“Did I? Sorry.”

“Imagine your forgetting that I always buy my tea on Tuesday,” Miss Strangeworth said gently. “A quarter pound of tea, please, Mr. Lewis.”

Her interaction with the grocer is important because it shows that he is a bit afraid of this sweet little old lady. He knows she could cause him trouble if he got on her bad side. She is a force to be reckoned with. Why doesn't she buy a pound of tea at a time? Why doesn't she buy a half-dozen cans of cat food? She likes being waited on, and she likes having something to do. She likes getting around in her town and chatting with people, always keeping an eye out for the possibility of evil. She has already poisoned Mr. Lewis's life by sending him one of her anonymous letters suggesting that his grandson may be robbing the cash register.

When Miss Strangeworth goes to mail her poison-pen letters at the post office, the behavior of the young people she encounters tells a lot about what they think of her.

There was always a group of young people around the post office…. Most of the children stood back respectfully as Miss Strangeworth passed, silenced briefly in her presence, and some of the older children greeted her, saying soberly, “Hello, Miss Strangeworth.”

When she accidentally drops the letter to Don Crane on the floor at the post office, Dave Harris tells his girlfriend Linda Stewart he will hand-carry it to the Cranes' home, suggesting tht there might be a check in it. Linda's response shows her dislike. 

“Catch old lady Strangeworth sending anybody a cheque,” Linda said. “Throw it in the post office. Why do anyone a favour?”

So Miss Strangeworth is respected, feared a little, but not really liked by anyone. She has a dark side, like Robert Louis Stevenson's Dr. Jekyll, which she keeps hidden from the world until she accidentally drops her poison-pen letter to Don Crane on the post-office floor.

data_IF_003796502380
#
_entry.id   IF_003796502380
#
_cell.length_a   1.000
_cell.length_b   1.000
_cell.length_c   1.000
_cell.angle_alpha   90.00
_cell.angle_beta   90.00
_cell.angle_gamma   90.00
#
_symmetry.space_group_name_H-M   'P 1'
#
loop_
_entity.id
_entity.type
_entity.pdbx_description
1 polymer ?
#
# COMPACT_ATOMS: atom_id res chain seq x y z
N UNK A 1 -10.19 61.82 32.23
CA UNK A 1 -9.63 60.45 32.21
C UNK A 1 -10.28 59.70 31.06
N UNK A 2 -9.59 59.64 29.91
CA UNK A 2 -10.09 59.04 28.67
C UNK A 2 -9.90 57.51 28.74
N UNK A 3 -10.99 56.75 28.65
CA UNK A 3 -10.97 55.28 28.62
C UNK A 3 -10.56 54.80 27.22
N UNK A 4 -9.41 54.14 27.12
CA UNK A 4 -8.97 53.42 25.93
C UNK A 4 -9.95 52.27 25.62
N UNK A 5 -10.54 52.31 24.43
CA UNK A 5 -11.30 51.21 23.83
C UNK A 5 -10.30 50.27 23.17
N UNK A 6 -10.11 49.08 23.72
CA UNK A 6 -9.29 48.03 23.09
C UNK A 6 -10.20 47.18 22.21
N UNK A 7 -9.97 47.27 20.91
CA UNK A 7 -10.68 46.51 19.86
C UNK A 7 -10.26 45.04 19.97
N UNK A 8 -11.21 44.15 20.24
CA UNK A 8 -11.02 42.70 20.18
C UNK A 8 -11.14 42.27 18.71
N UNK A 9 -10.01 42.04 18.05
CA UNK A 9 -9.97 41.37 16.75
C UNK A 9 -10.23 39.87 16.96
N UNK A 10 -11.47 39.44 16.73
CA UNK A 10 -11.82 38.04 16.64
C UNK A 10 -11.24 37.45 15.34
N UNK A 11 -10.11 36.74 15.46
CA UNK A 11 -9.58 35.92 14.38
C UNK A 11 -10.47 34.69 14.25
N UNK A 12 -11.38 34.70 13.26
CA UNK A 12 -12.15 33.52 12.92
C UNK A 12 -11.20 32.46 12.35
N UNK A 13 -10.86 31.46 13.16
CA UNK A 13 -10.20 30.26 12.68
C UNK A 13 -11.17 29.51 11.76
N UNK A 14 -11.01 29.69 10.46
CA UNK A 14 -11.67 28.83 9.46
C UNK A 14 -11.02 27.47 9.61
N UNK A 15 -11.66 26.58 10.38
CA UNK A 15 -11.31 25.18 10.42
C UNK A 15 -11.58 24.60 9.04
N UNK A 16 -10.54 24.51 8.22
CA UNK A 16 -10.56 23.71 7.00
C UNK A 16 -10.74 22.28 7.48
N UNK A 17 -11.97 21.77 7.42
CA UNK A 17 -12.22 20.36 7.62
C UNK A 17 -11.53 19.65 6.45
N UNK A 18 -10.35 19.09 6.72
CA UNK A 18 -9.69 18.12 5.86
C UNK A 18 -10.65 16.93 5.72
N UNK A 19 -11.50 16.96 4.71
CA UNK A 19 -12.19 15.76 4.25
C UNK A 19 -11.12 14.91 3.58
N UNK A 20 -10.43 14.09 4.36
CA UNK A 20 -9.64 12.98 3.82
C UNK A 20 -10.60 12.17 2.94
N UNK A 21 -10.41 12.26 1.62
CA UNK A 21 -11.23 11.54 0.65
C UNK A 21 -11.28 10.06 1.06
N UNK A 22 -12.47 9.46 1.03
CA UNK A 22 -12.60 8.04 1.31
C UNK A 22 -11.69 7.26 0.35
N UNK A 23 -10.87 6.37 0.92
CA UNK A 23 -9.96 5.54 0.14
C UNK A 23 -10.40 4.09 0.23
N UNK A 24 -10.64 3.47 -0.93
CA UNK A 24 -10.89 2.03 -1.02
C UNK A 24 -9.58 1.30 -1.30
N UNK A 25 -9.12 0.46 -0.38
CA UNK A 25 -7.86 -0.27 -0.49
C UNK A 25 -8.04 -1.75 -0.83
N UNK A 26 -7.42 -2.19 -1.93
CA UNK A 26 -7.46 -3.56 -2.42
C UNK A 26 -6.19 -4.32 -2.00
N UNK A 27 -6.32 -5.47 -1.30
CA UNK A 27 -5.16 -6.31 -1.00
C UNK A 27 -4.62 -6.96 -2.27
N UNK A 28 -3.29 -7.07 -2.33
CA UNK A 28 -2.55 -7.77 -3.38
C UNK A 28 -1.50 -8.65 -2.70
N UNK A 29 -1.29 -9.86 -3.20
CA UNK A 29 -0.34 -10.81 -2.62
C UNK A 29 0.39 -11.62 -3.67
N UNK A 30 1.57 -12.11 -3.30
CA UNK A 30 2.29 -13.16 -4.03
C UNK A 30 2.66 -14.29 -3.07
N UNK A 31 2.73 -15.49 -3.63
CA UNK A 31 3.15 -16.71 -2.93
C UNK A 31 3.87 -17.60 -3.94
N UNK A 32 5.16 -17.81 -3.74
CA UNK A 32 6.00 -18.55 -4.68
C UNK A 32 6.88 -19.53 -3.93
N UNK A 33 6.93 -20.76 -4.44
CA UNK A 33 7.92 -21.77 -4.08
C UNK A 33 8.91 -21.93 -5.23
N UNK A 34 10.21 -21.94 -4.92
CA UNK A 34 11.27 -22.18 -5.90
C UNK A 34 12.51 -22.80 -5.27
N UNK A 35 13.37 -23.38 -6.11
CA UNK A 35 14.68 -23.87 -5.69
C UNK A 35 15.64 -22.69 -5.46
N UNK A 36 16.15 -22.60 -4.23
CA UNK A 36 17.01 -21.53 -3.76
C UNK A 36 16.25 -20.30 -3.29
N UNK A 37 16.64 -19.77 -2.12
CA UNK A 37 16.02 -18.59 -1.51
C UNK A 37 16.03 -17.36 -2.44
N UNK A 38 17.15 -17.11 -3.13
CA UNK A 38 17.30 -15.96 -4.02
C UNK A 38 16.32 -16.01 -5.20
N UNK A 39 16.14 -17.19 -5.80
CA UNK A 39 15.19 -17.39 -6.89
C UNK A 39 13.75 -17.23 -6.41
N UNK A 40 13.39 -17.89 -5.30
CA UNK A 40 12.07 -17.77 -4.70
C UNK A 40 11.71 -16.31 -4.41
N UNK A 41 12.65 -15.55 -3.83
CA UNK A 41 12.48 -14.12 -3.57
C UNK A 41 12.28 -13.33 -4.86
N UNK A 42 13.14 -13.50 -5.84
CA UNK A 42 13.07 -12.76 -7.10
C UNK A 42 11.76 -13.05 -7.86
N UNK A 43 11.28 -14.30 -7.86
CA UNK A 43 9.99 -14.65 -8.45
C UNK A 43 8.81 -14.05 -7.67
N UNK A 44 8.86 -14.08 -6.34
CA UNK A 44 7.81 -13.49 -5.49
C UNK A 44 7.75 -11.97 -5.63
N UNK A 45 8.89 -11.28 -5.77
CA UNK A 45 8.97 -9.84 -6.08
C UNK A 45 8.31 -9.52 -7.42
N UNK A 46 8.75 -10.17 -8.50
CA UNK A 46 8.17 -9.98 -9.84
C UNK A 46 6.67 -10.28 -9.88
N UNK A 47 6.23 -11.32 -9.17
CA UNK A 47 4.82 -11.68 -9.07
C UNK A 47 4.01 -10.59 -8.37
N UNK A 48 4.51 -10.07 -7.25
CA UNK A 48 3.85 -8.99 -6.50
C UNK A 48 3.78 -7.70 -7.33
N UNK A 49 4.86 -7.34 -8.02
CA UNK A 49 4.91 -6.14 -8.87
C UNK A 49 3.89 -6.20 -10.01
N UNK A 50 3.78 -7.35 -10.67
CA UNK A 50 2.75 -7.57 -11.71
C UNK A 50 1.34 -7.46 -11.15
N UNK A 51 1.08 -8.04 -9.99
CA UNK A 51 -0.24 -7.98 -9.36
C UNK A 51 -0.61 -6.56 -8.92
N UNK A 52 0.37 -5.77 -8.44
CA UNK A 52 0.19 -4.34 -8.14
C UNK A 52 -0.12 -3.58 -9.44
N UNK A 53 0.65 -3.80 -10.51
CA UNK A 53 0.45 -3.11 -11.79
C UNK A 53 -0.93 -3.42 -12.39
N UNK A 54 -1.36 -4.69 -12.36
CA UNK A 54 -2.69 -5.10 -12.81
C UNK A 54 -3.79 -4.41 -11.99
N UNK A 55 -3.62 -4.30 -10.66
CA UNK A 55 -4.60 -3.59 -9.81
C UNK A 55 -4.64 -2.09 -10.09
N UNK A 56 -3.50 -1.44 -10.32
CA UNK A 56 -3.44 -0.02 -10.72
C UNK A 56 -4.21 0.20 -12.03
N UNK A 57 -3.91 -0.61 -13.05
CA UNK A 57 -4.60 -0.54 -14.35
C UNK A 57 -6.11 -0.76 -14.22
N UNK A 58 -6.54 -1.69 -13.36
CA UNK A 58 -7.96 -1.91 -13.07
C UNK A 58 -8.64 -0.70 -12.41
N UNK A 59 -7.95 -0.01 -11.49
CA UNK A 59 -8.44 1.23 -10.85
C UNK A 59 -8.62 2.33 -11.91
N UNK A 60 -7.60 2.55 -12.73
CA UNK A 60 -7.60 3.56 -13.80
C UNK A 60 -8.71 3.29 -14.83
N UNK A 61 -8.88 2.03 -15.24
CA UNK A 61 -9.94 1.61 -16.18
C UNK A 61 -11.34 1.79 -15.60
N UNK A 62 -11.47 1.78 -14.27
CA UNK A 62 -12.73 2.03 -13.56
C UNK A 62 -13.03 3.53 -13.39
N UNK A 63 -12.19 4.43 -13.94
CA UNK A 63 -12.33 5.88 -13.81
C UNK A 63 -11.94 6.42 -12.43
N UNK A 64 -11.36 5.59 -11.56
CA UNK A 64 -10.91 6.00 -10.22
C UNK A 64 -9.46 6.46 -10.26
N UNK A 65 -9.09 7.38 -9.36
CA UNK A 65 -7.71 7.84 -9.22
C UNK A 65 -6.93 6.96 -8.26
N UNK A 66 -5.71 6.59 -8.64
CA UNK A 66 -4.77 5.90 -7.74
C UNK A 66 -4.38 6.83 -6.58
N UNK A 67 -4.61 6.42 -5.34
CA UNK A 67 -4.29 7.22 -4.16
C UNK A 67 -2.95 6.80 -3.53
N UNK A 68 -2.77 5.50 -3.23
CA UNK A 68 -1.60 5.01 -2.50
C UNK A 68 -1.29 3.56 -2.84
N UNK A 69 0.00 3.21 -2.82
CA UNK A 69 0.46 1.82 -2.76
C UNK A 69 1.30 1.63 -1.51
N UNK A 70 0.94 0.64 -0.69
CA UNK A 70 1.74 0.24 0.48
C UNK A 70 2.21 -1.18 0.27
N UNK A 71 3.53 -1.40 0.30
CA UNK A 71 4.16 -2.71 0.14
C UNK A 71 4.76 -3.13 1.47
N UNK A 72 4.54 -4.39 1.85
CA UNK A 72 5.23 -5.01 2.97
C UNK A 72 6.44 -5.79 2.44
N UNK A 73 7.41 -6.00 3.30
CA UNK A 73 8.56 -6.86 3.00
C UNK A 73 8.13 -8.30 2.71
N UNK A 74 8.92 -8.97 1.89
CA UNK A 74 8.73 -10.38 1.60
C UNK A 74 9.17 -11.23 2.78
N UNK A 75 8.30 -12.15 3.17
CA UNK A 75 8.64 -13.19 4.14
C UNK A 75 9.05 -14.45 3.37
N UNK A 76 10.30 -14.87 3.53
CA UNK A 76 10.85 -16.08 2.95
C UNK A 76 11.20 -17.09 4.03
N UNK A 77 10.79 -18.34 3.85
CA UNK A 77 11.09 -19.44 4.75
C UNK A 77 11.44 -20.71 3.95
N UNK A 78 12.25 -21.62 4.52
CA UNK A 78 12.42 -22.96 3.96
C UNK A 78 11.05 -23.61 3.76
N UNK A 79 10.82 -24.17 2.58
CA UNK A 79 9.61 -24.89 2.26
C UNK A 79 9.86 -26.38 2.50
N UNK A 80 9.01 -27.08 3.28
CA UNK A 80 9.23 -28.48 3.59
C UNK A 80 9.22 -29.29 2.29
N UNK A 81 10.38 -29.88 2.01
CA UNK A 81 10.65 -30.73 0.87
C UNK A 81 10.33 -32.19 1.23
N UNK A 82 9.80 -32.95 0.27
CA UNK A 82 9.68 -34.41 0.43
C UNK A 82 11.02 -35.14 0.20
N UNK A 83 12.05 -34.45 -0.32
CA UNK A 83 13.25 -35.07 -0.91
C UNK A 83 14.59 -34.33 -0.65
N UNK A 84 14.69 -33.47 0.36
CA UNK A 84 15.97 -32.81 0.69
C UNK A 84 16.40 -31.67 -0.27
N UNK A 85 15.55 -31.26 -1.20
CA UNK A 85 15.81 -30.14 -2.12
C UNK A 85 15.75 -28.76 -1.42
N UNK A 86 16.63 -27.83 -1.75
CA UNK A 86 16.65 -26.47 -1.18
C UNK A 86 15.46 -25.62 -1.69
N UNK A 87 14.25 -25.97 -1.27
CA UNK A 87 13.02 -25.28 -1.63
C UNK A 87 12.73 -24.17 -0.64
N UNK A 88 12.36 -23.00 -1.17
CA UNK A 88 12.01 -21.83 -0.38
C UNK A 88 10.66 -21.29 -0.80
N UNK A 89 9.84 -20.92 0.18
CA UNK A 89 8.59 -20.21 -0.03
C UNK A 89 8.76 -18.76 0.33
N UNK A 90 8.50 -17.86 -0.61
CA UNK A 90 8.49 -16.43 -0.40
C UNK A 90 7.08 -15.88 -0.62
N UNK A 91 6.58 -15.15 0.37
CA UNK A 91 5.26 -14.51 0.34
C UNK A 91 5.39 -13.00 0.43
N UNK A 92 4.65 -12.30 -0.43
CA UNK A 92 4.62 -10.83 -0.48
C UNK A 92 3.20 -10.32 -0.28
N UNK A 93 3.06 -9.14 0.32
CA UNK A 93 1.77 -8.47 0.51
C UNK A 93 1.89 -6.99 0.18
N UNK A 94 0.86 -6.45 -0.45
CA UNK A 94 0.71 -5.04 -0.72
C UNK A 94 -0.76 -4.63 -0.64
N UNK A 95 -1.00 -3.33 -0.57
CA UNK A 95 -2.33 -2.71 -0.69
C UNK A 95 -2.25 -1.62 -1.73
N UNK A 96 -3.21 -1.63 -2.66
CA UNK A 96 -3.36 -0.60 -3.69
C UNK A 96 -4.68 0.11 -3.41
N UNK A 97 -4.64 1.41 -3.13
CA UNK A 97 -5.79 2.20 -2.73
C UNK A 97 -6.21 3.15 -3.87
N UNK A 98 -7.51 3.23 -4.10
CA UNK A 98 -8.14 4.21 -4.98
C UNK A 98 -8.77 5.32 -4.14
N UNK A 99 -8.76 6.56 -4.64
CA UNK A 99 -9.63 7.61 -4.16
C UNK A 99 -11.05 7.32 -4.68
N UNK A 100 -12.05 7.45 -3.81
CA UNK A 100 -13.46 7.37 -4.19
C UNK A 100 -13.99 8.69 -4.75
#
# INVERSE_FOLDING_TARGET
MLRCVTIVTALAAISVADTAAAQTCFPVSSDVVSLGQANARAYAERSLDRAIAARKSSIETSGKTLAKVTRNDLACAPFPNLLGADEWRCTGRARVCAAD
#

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What is Miss Strangeworth's reputation in town?

The matter of Miss Strangeworth's reputation is an interesting thing to think about. The narrative voice in the story is omniscient, yet much of the time it seems almost as though the story is being described via Miss Strangeworth's own thoughts. So when we read the statement "the town was proud of Miss Strangeworth and her roses and her house," the line comes across somewhat like a bit of self-assurance that Miss Strangeworth herself might have decided was true. Prior to that line, delivered as Miss Strangeworth is walking home from the grocery store, we have already seen multiple people acting uneasy when Miss Strangeworth talks to them. It seems as though there is another underlying feeling about her beyond the pride that she both feels and believes others feel about her.